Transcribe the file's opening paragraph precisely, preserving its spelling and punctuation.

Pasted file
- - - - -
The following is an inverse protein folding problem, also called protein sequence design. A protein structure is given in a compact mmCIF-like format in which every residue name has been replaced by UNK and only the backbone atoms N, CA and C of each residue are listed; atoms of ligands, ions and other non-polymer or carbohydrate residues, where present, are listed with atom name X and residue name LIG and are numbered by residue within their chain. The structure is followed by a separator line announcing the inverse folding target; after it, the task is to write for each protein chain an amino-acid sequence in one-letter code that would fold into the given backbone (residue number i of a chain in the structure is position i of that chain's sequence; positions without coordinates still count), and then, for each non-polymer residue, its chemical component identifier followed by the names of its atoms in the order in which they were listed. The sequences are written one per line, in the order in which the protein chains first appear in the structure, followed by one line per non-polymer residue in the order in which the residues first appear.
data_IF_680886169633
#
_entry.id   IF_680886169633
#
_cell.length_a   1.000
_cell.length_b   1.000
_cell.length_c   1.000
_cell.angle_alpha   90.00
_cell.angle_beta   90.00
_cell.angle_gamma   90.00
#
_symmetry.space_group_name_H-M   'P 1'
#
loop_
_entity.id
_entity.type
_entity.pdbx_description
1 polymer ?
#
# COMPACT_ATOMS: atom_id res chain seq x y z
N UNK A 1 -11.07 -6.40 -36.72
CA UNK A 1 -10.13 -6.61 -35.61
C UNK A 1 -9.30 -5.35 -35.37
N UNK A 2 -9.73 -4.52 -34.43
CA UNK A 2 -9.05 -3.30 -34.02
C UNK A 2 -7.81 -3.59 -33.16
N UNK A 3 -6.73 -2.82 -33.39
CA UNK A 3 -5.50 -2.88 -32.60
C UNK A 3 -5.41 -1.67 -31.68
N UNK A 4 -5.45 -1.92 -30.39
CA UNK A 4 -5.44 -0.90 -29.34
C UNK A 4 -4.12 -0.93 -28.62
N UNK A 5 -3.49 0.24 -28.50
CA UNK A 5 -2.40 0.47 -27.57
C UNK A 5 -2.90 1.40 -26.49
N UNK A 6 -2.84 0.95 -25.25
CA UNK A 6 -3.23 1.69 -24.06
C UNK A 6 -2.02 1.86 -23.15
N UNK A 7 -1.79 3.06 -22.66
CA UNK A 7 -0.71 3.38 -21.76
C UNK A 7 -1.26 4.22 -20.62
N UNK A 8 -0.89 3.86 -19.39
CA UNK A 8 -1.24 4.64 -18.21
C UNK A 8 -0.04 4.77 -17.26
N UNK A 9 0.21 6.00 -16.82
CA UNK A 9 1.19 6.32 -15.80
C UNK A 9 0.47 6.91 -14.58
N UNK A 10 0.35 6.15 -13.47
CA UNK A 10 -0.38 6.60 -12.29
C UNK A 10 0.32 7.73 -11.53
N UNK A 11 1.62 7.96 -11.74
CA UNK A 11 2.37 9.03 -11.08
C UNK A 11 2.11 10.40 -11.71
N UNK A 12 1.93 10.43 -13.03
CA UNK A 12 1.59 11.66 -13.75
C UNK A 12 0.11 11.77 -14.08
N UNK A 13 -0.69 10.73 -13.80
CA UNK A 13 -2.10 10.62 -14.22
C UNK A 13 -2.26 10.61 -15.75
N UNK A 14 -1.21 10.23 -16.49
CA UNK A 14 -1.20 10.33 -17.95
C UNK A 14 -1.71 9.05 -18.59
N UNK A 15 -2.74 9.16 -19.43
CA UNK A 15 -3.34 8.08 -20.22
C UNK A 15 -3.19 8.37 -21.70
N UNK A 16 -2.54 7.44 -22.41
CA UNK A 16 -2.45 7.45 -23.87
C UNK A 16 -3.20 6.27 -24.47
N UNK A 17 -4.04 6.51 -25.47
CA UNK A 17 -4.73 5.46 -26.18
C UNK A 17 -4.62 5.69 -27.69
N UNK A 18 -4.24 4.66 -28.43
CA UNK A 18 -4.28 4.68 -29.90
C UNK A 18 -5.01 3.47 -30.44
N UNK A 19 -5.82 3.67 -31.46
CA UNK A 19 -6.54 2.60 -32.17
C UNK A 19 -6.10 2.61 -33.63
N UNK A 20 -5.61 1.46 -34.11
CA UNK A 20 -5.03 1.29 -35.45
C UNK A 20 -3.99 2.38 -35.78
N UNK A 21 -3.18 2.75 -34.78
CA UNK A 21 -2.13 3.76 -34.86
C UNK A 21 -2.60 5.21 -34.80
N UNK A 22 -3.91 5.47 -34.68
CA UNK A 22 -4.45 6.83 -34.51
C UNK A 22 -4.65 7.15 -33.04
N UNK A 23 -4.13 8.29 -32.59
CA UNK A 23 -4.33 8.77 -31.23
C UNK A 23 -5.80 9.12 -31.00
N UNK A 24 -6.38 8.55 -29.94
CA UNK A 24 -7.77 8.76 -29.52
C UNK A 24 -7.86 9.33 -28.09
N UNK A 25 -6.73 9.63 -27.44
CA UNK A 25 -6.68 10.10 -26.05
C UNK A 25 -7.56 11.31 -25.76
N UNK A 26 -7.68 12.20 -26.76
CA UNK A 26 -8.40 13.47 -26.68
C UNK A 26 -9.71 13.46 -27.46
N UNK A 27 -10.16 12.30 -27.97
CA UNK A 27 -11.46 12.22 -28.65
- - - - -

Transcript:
The following is an inverse protein folding problem, also called protein sequence design. A protein structure is given in a compact mmCIF-like format in which every residue name has been replaced by UNK and only the backbone atoms N, CA and C of each residue are listed; atoms of ligands, ions and other non-polymer or carbohydrate residues, where present, are listed with atom name X and residue name LIG and are numbered by residue within their chain. The structure is followed by a separator line announcing the inverse folding target; after it, the task is to write for each protein chain an amino-acid sequence in one-letter code that would fold into the given backbone (residue number i of a chain in the structure is position i of that chain's sequence; positions without coordinates still count), and then, for each non-polymer residue, its chemical component identifier followed by the names of its atoms in the order in which they were listed. The sequences are written one per line, in the order in which the protein chains first appear in the structure, followed by one line per non-polymer residue in the order in which the residues first appear.